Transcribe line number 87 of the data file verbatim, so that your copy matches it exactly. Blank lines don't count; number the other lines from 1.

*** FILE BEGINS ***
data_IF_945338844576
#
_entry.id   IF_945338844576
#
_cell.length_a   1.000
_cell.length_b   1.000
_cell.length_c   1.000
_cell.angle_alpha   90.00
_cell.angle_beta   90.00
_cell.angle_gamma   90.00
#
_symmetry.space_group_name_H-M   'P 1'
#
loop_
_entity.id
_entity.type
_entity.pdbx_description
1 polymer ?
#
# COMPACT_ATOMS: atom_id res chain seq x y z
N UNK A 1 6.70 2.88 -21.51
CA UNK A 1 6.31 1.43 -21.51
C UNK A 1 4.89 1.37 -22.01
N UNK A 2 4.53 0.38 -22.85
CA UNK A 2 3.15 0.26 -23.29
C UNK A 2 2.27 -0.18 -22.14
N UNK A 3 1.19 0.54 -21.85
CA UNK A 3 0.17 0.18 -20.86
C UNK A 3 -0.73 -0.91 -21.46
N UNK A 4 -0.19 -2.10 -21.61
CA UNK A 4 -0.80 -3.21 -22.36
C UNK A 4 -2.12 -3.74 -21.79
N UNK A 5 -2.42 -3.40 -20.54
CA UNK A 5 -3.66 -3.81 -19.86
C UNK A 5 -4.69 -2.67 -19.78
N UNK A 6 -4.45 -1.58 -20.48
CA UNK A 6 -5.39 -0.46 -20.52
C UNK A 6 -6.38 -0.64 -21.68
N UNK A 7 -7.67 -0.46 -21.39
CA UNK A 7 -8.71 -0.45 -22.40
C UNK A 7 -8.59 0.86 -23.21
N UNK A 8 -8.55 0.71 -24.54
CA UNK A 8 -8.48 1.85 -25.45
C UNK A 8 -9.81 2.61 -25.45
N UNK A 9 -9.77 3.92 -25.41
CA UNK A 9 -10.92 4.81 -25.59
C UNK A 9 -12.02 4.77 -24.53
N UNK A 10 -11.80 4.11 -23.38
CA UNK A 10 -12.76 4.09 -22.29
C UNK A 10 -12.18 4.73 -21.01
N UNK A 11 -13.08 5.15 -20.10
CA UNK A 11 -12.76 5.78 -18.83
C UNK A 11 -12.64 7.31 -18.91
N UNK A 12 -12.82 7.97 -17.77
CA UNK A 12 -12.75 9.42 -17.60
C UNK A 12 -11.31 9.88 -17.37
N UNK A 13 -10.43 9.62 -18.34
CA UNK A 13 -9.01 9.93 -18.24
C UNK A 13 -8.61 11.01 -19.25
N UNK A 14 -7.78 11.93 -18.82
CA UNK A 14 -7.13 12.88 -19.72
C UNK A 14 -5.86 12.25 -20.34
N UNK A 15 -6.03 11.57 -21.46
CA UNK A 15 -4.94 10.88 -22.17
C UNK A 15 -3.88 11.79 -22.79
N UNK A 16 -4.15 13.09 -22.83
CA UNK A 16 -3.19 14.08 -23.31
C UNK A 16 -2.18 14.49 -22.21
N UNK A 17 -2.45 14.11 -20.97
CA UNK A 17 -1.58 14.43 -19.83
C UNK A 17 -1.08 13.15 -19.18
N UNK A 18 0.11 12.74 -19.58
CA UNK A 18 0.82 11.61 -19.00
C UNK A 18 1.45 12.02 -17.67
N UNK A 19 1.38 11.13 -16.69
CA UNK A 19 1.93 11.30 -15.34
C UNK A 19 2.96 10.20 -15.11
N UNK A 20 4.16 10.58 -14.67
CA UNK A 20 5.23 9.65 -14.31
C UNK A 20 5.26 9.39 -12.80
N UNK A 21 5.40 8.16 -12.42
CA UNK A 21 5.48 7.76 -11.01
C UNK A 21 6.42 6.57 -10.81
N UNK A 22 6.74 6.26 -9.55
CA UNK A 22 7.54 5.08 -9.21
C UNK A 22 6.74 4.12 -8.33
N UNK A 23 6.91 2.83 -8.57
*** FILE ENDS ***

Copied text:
N UNK A 23 6.91 2.83 -8.57